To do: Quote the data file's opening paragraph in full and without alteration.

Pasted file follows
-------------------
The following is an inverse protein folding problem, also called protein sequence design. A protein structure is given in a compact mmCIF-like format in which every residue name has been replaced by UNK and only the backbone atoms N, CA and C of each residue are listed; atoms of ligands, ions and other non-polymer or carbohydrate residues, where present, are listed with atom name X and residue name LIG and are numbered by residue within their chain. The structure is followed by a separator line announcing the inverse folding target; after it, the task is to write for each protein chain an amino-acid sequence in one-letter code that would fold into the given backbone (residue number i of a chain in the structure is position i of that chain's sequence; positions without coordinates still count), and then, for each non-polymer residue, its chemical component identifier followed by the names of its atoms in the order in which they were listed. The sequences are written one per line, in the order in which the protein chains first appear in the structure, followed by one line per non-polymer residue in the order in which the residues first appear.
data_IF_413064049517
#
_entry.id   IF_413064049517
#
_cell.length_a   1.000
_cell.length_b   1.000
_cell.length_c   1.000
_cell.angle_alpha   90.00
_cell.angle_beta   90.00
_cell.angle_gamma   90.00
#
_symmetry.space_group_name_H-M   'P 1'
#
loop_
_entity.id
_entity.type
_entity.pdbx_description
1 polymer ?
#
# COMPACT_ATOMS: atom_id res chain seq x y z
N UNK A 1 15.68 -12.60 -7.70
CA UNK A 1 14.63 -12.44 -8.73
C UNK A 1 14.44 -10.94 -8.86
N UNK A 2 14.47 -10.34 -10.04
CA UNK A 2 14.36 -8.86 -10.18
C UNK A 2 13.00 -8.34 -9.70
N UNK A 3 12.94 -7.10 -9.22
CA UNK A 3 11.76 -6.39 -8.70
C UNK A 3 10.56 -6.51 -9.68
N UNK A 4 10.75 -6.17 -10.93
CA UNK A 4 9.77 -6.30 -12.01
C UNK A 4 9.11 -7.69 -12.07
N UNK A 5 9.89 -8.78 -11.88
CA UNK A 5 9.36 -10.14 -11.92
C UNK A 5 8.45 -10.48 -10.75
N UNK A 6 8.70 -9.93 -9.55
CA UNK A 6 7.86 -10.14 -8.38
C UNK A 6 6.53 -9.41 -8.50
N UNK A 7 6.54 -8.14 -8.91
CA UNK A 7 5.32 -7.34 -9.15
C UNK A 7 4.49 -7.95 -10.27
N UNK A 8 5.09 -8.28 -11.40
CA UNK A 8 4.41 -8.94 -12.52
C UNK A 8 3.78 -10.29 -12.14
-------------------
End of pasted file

The following is an inverse protein folding problem, also called protein sequence design. A protein structure is given in a compact mmCIF-like format in which every residue name has been replaced by UNK and only the backbone atoms N, CA and C of each residue are listed; atoms of ligands, ions and other non-polymer or carbohydrate residues, where present, are listed with atom name X and residue name LIG and are numbered by residue within their chain. The structure is followed by a separator line announcing the inverse folding target; after it, the task is to write for each protein chain an amino-acid sequence in one-letter code that would fold into the given backbone (residue number i of a chain in the structure is position i of that chain's sequence; positions without coordinates still count), and then, for each non-polymer residue, its chemical component identifier followed by the names of its atoms in the order in which they were listed. The sequences are written one per line, in the order in which the protein chains first appear in the structure, followed by one line per non-polymer residue in the order in which the residues first appear.